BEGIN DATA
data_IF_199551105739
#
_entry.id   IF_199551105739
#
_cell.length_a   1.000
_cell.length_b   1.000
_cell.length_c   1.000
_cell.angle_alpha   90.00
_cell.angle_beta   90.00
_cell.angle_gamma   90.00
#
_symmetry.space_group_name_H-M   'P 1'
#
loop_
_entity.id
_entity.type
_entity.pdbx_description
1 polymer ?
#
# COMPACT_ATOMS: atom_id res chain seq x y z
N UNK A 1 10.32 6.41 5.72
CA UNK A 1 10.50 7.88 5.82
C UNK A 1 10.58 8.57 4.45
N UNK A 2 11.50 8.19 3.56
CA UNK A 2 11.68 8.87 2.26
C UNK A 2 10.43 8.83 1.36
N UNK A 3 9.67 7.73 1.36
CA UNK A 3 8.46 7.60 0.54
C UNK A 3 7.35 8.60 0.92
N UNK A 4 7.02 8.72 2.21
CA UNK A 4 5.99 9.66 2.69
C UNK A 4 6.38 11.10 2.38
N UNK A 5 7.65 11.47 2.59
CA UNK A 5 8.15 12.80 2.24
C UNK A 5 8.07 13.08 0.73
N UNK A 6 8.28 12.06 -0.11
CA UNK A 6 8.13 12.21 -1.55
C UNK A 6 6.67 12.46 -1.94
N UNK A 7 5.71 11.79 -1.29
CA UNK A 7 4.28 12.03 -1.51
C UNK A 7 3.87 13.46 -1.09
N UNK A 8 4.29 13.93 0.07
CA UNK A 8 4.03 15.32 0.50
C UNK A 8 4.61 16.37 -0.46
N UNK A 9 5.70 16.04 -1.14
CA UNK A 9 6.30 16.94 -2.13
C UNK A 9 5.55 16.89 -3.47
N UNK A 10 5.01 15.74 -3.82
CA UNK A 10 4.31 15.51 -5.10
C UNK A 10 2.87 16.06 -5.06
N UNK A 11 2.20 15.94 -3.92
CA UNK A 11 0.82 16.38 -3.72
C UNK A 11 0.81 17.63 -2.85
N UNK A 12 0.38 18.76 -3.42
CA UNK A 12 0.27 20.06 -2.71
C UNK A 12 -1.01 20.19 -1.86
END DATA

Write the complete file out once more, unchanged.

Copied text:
data_IF_199551105739
#
_entry.id   IF_199551105739
#
_cell.length_a   1.000
_cell.length_b   1.000
_cell.length_c   1.000
_cell.angle_alpha   90.00
_cell.angle_beta   90.00
_cell.angle_gamma   90.00
#
_symmetry.space_group_name_H-M   'P 1'
#
loop_
_entity.id
_entity.type
_entity.pdbx_description
1 polymer ?
#
# COMPACT_ATOMS: atom_id res chain seq x y z
N UNK A 1 10.32 6.41 5.72
CA UNK A 1 10.50 7.88 5.82
C UNK A 1 10.58 8.57 4.45
N UNK A 2 11.50 8.19 3.56
CA UNK A 2 11.68 8.87 2.26
C UNK A 2 10.43 8.83 1.36
N UNK A 3 9.67 7.73 1.36
CA UNK A 3 8.46 7.60 0.54
C UNK A 3 7.35 8.60 0.92
N UNK A 4 7.02 8.72 2.21
CA UNK A 4 5.99 9.66 2.69
C UNK A 4 6.38 11.10 2.38
N UNK A 5 7.65 11.47 2.59
CA UNK A 5 8.15 12.80 2.24
C UNK A 5 8.07 13.08 0.73
N UNK A 6 8.28 12.06 -0.11
CA UNK A 6 8.13 12.21 -1.55
C UNK A 6 6.67 12.46 -1.94
N UNK A 7 5.71 11.79 -1.29
CA UNK A 7 4.28 12.03 -1.51
C UNK A 7 3.87 13.46 -1.09
N UNK A 8 4.29 13.93 0.07
CA UNK A 8 4.03 15.32 0.50
C UNK A 8 4.61 16.37 -0.46
N UNK A 9 5.70 16.04 -1.14
CA UNK A 9 6.30 16.94 -2.13
C UNK A 9 5.55 16.89 -3.47
N UNK A 10 5.01 15.74 -3.82
CA UNK A 10 4.31 15.51 -5.10
C UNK A 10 2.87 16.06 -5.06
N UNK A 11 2.20 15.94 -3.92
CA UNK A 11 0.82 16.38 -3.72
C UNK A 11 0.81 17.63 -2.85
N UNK A 12 0.38 18.76 -3.42
CA UNK A 12 0.27 20.06 -2.71
C UNK A 12 -1.01 20.19 -1.86